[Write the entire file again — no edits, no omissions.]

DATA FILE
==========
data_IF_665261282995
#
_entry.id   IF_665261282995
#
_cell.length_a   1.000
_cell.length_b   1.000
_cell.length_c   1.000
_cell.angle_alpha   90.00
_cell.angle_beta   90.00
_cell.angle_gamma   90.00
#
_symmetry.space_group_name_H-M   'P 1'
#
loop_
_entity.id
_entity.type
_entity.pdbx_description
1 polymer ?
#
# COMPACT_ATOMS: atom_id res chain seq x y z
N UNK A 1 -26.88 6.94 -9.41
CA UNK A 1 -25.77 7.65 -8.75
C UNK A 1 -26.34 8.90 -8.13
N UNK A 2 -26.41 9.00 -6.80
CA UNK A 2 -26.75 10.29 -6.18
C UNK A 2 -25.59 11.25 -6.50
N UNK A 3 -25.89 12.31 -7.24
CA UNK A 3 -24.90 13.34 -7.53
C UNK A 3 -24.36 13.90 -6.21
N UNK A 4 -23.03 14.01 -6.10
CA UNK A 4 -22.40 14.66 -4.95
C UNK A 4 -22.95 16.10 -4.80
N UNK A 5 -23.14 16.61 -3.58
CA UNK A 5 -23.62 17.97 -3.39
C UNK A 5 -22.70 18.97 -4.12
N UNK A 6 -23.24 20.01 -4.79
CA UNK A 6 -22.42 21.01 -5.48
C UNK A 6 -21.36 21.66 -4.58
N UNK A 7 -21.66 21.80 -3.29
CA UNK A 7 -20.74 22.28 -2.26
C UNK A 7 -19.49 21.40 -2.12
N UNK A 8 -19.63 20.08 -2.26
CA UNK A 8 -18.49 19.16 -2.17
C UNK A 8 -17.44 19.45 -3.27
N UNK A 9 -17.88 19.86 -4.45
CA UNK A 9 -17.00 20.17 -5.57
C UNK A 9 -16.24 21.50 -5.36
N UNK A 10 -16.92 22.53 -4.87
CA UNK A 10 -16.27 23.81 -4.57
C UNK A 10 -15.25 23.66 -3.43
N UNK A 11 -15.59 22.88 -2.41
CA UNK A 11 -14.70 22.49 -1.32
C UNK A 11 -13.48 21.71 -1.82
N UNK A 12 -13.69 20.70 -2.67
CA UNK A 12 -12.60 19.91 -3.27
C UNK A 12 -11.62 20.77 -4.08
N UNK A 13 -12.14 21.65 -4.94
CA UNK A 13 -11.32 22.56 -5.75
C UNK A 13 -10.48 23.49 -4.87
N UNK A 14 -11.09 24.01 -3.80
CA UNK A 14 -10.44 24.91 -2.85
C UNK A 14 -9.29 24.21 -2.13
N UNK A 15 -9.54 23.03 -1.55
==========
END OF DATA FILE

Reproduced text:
data_IF_665261282995
#
_entry.id   IF_665261282995
#
_cell.length_a   1.000
_cell.length_b   1.000
_cell.length_c   1.000
_cell.angle_alpha   90.00
_cell.angle_beta   90.00
_cell.angle_gamma   90.00
#
_symmetry.space_group_name_H-M   'P 1'
#
loop_
_entity.id
_entity.type
_entity.pdbx_description
1 polymer ?
#
# COMPACT_ATOMS: atom_id res chain seq x y z
N UNK A 1 -26.88 6.94 -9.41
CA UNK A 1 -25.77 7.65 -8.75
C UNK A 1 -26.34 8.90 -8.13
N UNK A 2 -26.41 9.00 -6.80
CA UNK A 2 -26.75 10.29 -6.18
C UNK A 2 -25.59 11.25 -6.50
N UNK A 3 -25.89 12.31 -7.24
CA UNK A 3 -24.90 13.34 -7.53
C UNK A 3 -24.36 13.90 -6.21
N UNK A 4 -23.03 14.01 -6.10
CA UNK A 4 -22.40 14.66 -4.95
C UNK A 4 -22.95 16.10 -4.80
N UNK A 5 -23.14 16.61 -3.58
CA UNK A 5 -23.62 17.97 -3.39
C UNK A 5 -22.70 18.97 -4.12
N UNK A 6 -23.24 20.01 -4.79
CA UNK A 6 -22.42 21.01 -5.48
C UNK A 6 -21.36 21.66 -4.58
N UNK A 7 -21.66 21.80 -3.29
CA UNK A 7 -20.74 22.28 -2.26
C UNK A 7 -19.49 21.40 -2.12
N UNK A 8 -19.63 20.08 -2.26
CA UNK A 8 -18.49 19.16 -2.17
C UNK A 8 -17.44 19.45 -3.27
N UNK A 9 -17.88 19.86 -4.45
CA UNK A 9 -17.00 20.17 -5.57
C UNK A 9 -16.24 21.50 -5.36
N UNK A 10 -16.92 22.53 -4.87
CA UNK A 10 -16.27 23.81 -4.57
C UNK A 10 -15.25 23.66 -3.43
N UNK A 11 -15.59 22.88 -2.41
CA UNK A 11 -14.70 22.49 -1.32
C UNK A 11 -13.48 21.71 -1.82
N UNK A 12 -13.69 20.70 -2.67
CA UNK A 12 -12.60 19.91 -3.27
C UNK A 12 -11.62 20.77 -4.08
N UNK A 13 -12.14 21.65 -4.94
CA UNK A 13 -11.32 22.56 -5.75
C UNK A 13 -10.48 23.49 -4.87
N UNK A 14 -11.09 24.01 -3.80
CA UNK A 14 -10.44 24.91 -2.85
C UNK A 14 -9.29 24.21 -2.13
N UNK A 15 -9.54 23.03 -1.55